Going into this race, I had one thought process: I was kicking timid to the curb. It is time for me to run with “a little swagger” (words of wisdom from my running coach). My goal was to show up on at the start line with a bit of an ego. I need to know it’s my race to run.
My one and only time goal was to break 1:30. I hadn’t thought of any other goals, and since this was just another training run for me, I wasn’t worried having an A, B or C goal. I had one goal, A goal, break 1:30.
All of this should have been easy. I can choose my mindset. My body is ready for faster miles. What I chose not to control going into this race was life. I had two big speed work outs this week since I’m building for the Flying Pirate Half Marathon. Tuesday was mile repeats (7:58, 7:45, 7:25). Thursday was 800 repeats (3:50, 3:42, 3:32, 3:35). It was during these repeats that I decided it was time to break up with timid. On Friday, my family headed to DC for a long weekend of fun capped off by my race.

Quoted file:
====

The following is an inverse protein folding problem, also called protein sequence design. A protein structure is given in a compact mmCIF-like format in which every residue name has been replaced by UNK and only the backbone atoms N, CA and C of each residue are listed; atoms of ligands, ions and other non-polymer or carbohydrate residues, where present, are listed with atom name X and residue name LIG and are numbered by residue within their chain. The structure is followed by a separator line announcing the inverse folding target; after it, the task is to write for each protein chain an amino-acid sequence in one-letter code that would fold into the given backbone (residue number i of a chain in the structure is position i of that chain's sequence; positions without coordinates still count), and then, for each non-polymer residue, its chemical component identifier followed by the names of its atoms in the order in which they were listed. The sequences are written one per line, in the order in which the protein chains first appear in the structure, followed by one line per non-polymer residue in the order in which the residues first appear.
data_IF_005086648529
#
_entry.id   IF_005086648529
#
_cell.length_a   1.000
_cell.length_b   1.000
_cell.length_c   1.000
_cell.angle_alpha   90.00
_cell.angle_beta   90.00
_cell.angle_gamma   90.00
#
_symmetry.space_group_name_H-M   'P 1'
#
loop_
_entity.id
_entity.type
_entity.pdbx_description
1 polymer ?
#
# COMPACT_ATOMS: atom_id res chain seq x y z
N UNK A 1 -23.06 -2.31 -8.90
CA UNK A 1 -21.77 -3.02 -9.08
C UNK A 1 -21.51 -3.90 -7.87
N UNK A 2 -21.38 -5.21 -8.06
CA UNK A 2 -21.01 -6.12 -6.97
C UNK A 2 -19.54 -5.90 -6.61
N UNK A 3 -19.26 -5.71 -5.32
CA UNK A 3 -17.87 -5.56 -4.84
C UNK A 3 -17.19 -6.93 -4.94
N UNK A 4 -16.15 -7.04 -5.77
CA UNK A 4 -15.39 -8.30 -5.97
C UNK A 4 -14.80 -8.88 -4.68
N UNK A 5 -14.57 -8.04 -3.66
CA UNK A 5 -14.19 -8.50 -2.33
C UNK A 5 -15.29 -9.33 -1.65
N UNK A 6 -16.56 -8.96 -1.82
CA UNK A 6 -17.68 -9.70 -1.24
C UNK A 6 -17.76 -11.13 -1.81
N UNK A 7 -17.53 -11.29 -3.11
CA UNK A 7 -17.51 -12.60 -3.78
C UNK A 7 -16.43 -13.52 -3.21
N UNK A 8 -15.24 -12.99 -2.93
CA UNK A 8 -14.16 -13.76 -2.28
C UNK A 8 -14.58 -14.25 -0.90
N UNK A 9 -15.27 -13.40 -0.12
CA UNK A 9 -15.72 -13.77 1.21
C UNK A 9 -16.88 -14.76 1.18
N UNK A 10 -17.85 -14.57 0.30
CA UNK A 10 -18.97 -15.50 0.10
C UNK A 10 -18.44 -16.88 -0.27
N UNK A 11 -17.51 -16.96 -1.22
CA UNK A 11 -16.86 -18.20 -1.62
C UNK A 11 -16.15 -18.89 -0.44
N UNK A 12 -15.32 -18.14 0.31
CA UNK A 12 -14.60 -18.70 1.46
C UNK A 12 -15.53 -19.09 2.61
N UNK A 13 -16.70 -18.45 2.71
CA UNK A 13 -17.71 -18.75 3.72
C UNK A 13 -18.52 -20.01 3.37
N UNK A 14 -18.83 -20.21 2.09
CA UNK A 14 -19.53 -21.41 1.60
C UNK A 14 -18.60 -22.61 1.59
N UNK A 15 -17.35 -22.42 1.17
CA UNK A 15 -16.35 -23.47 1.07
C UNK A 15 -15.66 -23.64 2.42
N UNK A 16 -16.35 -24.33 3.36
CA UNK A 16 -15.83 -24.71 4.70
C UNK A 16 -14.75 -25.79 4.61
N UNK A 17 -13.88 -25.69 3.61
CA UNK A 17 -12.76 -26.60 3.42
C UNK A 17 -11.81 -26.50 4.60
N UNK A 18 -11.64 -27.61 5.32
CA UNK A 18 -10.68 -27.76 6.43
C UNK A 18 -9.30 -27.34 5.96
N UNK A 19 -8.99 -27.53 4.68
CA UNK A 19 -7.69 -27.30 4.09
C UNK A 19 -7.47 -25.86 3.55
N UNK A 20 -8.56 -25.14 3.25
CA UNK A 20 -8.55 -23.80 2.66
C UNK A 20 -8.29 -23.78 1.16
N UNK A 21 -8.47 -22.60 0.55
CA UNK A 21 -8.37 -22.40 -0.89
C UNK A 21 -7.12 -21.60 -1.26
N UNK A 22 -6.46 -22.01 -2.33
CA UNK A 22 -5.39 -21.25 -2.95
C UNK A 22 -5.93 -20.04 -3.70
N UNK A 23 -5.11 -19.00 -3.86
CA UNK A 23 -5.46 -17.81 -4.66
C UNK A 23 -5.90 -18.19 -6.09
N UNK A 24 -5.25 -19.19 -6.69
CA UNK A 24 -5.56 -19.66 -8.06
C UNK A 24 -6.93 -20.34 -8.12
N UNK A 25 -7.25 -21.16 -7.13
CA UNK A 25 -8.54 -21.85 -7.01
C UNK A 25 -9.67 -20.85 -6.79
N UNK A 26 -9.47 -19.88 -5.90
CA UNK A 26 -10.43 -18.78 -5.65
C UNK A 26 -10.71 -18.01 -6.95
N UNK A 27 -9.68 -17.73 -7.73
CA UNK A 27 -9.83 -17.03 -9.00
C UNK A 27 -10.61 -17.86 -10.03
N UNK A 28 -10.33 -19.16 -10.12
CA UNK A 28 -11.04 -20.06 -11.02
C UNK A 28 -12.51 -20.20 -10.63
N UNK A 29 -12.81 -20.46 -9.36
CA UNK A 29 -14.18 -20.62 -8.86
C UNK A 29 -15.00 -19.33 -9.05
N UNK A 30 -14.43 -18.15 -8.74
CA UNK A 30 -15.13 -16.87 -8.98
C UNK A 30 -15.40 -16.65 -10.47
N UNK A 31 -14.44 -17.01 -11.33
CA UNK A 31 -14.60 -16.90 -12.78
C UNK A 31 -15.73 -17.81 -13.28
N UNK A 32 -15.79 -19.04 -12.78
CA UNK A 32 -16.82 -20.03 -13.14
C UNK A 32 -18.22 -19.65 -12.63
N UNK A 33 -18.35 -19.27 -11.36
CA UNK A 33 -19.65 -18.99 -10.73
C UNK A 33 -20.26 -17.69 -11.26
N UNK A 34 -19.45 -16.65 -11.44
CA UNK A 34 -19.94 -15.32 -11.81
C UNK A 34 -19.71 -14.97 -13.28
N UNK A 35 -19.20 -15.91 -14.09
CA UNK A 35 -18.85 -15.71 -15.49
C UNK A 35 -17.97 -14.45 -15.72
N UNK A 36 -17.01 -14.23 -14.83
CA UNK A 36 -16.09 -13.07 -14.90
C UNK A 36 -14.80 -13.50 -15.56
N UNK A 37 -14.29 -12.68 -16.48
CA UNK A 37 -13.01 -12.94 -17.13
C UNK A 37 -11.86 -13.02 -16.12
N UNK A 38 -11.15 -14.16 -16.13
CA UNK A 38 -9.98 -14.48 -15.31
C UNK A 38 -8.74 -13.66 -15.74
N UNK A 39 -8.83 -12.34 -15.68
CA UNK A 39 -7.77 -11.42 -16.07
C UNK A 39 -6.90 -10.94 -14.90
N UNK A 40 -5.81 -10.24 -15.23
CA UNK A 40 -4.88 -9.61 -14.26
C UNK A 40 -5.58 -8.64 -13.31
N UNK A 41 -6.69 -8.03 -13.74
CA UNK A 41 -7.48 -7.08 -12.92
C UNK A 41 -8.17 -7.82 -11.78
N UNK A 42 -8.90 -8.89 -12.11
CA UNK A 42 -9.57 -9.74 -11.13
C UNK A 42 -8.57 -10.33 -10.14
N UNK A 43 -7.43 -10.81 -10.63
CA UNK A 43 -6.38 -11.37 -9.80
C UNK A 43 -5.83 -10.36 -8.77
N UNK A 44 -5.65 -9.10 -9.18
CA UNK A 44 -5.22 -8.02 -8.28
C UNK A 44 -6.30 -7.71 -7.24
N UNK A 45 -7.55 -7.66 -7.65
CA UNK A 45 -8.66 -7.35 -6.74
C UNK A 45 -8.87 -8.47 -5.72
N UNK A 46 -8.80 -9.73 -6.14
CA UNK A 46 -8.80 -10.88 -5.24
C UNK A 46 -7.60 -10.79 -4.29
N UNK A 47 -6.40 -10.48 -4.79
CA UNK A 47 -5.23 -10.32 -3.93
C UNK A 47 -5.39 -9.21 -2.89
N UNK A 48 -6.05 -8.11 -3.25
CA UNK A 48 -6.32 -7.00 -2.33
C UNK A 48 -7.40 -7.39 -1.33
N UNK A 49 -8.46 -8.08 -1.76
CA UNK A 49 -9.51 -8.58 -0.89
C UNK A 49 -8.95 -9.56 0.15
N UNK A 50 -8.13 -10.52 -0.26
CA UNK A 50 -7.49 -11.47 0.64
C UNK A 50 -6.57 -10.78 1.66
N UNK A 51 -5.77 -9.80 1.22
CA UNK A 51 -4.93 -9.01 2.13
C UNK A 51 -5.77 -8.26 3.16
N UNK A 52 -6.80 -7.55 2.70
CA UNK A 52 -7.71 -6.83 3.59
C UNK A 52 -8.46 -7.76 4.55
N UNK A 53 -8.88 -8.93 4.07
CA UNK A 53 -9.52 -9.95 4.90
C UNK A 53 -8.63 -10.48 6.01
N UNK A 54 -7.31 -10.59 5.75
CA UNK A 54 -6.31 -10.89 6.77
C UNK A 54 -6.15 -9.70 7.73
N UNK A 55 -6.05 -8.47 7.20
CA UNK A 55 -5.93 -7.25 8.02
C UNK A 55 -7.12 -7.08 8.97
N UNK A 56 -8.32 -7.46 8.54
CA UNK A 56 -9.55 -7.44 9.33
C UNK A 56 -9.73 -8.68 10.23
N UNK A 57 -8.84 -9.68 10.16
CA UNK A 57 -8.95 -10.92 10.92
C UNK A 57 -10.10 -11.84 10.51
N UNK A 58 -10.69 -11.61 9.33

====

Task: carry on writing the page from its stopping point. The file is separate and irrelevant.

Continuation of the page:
We arrived at our hotel around 2pm. We immediately headed to the expo, the Museum of Natural History, and the Mall. We walked and walked and walked. Everyone went to bed with tired legs. I went to bed with a blister on my heel. On Saturday we went to the zoo, lunch in DuPont circle and the Lincoln memorial. We walked and walked and walked. All of my walking included carrying a two year old (who just so happened to embrace the terrible twos this weekend!). By the time we went to bed Saturday night, my legs were exhausted.
In the middle of one of Chet’s (many) tantrums, my running coach called. He had last minute advice for my blister (it worked!). He told me to show up and give what I had. Life’s too short to not experience a family weekend in DC. Whatever happened during the race, my weekend had been a success.
When my alarm clock went off on race morning, I rolled out of bed with stiff legs. My inner thighs ached. I was still tired after sharing a bed with Chet. It also just so happened to be the worst day of my period (sorry guys!). I followed my prerace morning routine to the minute. Everything was directing this race down the road to disaster, but I wasn’t willing to follow that path. I was breaking up with timid.